Growing up we are obtusely aware that our favourite protagonists, inventors, scientists, and business leaders are predominantly male. In Caroline Criado Perez’s book ‘Invisible Women: Exposing Data Bias In a World Designed for Men’ she looks at role models in film and television and discovered that men not only have more roles but they also spend twice as much time on-screen than women, and this rises to almost three times as much when, as most films do, the film has a male lead.
Women are born into a patriarchal society where we are taught, as we all are, to view the world from a male perspective. As we grow older, we tend to discover that everything we’ve ever known, the traditions we’ve succumbed to, and habits that we inherit are based on the social constructs of gender roles and stereotypes.
By sharing the success stories of your female employees, or other minority groups that are underrepresented in the workplace, you will begin to promote a positive brand image and increase the attraction for women, the BAME & POC community, LGBTQ+ community, and all those who are disproportionately represented.
Role models encourage children to pinpoint a desirable career at an early age and not feel dismissed by an industry that isn’t representative of them. By increasing diverse role models, we can offer the youth more opportunities to get involved in industries that twenty-years ago wouldn’t have welcomed them. Your applicants need to view your culture as tolerant and morally-led.
Having a set of values and company ethos can often seem like a cliché, however, it is genuinely becoming more and more important as people want to see that their employer has a moral set of standards and zero-tolerance to both damaging and criminal behaviours, such as sexual harassment, hate crimes, and racism at work.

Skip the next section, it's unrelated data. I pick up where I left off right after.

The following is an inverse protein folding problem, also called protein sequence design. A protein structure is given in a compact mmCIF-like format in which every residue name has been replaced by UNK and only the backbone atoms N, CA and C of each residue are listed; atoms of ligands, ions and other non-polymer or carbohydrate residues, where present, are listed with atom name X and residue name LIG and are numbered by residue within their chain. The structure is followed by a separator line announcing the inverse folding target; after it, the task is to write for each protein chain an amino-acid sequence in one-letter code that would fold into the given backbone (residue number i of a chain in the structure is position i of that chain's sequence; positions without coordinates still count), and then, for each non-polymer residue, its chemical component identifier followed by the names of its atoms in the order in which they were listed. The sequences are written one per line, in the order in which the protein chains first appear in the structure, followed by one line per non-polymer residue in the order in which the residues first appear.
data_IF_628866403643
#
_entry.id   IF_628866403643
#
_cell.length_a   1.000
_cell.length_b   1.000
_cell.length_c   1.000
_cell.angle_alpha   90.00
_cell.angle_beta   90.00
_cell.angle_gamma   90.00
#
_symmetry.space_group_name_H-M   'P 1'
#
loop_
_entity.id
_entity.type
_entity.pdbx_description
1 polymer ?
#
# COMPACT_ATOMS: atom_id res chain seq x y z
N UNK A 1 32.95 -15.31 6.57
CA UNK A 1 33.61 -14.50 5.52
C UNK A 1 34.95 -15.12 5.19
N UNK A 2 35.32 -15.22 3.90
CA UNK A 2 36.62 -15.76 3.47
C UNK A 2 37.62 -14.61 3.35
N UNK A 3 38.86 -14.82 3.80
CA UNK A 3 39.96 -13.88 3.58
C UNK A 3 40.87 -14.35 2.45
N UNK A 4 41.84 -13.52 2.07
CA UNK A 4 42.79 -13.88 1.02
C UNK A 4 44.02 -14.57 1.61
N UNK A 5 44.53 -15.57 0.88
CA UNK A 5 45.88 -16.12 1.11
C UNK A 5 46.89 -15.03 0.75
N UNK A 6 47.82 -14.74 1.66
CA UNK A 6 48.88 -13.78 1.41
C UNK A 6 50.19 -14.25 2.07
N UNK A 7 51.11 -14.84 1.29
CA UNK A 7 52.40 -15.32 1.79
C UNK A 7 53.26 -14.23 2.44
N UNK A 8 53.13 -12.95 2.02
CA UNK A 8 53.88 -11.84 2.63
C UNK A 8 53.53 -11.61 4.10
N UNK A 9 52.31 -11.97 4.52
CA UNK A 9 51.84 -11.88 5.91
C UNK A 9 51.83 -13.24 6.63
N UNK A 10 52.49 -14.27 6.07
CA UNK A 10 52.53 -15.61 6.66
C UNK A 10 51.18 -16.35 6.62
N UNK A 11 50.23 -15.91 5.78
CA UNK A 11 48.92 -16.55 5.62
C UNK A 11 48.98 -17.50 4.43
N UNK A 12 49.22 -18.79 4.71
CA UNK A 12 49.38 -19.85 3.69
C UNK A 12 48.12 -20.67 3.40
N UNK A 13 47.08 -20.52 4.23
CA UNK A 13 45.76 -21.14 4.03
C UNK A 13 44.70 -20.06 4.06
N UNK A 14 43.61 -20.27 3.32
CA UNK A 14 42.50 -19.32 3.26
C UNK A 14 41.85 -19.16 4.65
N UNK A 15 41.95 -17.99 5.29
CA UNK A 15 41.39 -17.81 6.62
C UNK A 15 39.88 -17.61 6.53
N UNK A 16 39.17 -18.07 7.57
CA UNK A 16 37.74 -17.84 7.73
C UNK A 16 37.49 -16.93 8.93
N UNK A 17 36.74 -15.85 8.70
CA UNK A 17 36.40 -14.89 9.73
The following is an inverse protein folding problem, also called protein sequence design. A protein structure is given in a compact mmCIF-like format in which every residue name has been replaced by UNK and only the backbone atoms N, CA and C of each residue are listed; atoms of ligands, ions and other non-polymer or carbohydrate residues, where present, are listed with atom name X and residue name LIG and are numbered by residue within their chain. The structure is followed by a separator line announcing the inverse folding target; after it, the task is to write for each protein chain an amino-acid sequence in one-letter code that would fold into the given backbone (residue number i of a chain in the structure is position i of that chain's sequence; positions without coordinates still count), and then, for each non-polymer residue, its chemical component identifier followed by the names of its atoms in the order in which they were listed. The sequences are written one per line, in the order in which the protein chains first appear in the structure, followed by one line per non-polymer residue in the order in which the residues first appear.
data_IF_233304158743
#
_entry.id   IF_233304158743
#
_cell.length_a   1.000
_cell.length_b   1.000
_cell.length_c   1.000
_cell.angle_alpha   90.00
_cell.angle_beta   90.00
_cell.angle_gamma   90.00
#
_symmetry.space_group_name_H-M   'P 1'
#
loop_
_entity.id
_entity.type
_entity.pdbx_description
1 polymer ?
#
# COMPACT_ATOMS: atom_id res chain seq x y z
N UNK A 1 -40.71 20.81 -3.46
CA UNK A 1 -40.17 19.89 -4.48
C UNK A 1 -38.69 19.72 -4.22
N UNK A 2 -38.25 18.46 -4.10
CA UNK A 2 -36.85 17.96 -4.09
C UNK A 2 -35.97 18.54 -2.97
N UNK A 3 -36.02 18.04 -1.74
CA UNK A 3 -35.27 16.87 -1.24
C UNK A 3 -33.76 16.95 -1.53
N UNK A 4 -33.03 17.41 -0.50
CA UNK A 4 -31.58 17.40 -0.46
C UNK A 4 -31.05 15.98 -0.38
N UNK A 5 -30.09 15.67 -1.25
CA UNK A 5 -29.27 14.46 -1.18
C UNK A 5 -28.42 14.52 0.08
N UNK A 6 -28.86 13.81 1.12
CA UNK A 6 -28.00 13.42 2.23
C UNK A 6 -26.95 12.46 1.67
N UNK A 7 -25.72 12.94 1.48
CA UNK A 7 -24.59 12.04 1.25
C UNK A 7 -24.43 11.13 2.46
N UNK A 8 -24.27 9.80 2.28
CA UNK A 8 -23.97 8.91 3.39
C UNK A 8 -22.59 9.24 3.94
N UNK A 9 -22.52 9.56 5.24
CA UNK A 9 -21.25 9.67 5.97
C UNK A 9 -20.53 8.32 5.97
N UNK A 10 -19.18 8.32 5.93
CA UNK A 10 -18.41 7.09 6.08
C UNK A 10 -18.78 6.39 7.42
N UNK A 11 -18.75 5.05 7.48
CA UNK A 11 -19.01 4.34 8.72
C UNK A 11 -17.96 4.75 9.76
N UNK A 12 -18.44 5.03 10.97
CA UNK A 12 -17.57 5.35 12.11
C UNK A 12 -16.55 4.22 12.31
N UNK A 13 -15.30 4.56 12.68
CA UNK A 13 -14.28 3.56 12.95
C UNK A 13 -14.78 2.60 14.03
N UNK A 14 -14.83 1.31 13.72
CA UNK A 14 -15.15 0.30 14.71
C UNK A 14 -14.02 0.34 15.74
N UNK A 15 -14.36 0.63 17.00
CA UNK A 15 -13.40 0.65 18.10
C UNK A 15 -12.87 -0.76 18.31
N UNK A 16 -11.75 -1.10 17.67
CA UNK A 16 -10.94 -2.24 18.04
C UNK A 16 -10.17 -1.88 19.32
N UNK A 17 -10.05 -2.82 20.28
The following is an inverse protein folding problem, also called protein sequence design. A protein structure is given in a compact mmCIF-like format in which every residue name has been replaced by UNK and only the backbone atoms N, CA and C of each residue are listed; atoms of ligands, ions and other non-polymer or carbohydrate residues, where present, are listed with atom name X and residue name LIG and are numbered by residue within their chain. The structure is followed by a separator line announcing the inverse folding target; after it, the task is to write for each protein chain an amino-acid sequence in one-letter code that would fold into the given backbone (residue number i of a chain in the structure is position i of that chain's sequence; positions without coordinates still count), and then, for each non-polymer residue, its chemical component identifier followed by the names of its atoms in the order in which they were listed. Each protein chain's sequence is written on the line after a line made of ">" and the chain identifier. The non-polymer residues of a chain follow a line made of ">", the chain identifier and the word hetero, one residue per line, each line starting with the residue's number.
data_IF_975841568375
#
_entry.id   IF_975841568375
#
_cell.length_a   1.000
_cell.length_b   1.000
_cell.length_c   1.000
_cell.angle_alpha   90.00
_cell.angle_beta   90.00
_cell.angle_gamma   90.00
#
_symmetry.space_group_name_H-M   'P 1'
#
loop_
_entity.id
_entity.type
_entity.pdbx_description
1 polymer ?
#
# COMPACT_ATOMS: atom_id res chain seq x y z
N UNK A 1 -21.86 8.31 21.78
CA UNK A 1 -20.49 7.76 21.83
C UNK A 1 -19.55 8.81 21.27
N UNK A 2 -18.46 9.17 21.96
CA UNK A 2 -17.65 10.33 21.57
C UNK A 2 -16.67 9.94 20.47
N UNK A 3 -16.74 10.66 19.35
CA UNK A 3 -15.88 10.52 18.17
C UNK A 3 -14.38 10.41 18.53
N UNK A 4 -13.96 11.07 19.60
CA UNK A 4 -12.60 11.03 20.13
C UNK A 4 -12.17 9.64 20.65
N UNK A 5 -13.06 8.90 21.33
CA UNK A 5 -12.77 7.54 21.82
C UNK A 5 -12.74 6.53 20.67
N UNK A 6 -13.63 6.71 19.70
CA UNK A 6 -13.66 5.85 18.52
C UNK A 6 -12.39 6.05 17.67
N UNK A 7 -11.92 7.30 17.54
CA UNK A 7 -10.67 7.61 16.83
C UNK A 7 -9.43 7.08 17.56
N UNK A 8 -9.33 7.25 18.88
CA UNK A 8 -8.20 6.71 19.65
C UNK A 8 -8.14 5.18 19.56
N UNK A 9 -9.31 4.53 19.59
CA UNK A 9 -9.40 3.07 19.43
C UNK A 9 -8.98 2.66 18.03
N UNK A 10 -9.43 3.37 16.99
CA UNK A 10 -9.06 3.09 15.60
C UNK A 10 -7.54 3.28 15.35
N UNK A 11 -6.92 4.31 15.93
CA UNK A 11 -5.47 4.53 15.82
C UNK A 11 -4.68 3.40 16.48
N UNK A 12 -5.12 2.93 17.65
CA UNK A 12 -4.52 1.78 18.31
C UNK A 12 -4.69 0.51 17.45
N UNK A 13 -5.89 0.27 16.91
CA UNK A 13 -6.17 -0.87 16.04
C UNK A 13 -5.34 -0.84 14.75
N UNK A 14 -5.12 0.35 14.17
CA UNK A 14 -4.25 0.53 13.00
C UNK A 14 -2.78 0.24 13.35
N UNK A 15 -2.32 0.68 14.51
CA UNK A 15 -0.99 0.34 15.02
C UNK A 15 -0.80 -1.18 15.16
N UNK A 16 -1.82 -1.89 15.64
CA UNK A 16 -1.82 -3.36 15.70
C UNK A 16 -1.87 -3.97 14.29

As job titles such as Head of Diversity and Diversity & Inclusion Manager increase, it’s clear to see a positive societal shift to resolving the issue of recruiting predominantly male work environments. But this isn’t enough.
It is a good idea to get involved in women-centric industry groups and initiatives that encourage women into the industry. For example, in the Additive Manufacturing industry, there is Women in 3D Printing (WI3DP) founded by Nora Toure. This platform gives women an opportunity to meet and to share their experiences of the industry and is another excellent way to attract women to your organisation if you’re shown to support such groups.
Your job adverts are also a great place to start. As mentioned earlier, utilising gender-neutral language to encourage both men and women to apply is crucial. Removing masculine vernacular will encourage women to visualise themselves in the role too. Whilst women can undoubtedly adopt stereotypical male traits, e.g. dominance and aggression, this language on-the-whole alienates women who feel that these descriptions of behaviour are not in line with their typical style.